Pregnant women may be treated with azithromycin 1 g, single dose or amoxicillin mg three times daily for seven days. Alternative regimens include erythromycin mg four times daily for seven days or mg four times daily for 14 days and erythromycin ethylsuccinate mg four times daily for seven days or mg four times daily for 14 days. Although all three medications show similar effectiveness, a recent review indicates that azithromycin may have fewer adverse Sexually transmitted diseases chlamydia trachomatis eye when compared with erythromycin or amoxicillin in pregnant women.
Test of cure is recommended three to four weeks after completion of treatment in pregnant women only. If chlamydia is detected during the first trimester, repeat testing for reinfection should also be performed within three to six months, or in the third trimester. If this is not possible, clinicians should retest the patient to screen for reinfection when he or she next presents for medical care within 12 months after treatment.
Partners should be notified of infection and treated appropriately. Studies indicate that expedited partner therapy partners treated without medical consultation may improve clinical and behavioral outcomes pertaining to partner management among heterosexual men and women with chlamydia infection. Make diagnosis via specimen collection i. All pregnant women infected with chlamydia should be retested three to four weeks after completing treatment.
Test of cure is not advised for nonpregnant patients who finished one of the courses of treatment. Repeat testing for reinfection of men and women who were recently infected is recommended at Sexually transmitted diseases chlamydia trachomatis eye months after completion of treatment, or within the first year following treatment. Sex partners should be referred for evaluation, testing, and treatment if they engaged in sexual contact within 60 days before a diagnosis was made or at the onset of symptoms.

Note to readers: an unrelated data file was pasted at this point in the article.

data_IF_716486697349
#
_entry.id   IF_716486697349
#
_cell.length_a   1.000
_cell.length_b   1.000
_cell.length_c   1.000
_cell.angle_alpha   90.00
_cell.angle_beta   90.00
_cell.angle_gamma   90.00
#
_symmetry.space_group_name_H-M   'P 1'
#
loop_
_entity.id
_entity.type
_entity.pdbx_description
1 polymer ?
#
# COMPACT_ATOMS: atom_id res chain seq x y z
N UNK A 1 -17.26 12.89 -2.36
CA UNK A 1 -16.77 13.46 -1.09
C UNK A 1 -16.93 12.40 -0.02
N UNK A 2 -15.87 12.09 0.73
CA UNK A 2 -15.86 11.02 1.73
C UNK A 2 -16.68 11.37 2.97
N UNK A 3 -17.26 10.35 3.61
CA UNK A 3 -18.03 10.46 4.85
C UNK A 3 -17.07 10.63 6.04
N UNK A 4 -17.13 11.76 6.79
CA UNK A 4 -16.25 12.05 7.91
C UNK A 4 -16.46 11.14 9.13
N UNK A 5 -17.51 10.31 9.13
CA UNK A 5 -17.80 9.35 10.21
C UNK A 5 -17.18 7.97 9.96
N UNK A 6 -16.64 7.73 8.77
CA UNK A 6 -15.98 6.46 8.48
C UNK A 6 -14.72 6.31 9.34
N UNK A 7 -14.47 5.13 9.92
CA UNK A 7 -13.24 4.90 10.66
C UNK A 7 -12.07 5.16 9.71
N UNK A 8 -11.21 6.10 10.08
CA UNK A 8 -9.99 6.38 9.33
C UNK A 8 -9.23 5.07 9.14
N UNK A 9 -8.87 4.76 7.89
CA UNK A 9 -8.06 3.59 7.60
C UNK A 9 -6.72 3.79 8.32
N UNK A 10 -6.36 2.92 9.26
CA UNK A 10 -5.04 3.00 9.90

Advise patients to abstain from sexual contact until they and their sex partners have finished one of the recommended treatments, and for seven days afterward. Information from reference 1. Preventive Services Task Force recommends routine screening in all sexually active women 24 years and younger, and in women 25 years and older who are at increased risk because of having multiple partners or a new sex partner.
There is insufficient evidence to recommend screening in men, although a small number of studies suggest that screening high-risk groups may be useful and cost-effective. In men who have sex with men, some experts recommend screening for rectal infections a rectal swab in those who have had receptive anal intercourse during the preceding year. There are a number of ways to prevent, or at least significantly reduce, the incidence of genitourinary chlamydia infection.
The most definitive methods of prevention are practicing abstinence and being in a long-term, mutually monogamous relationship.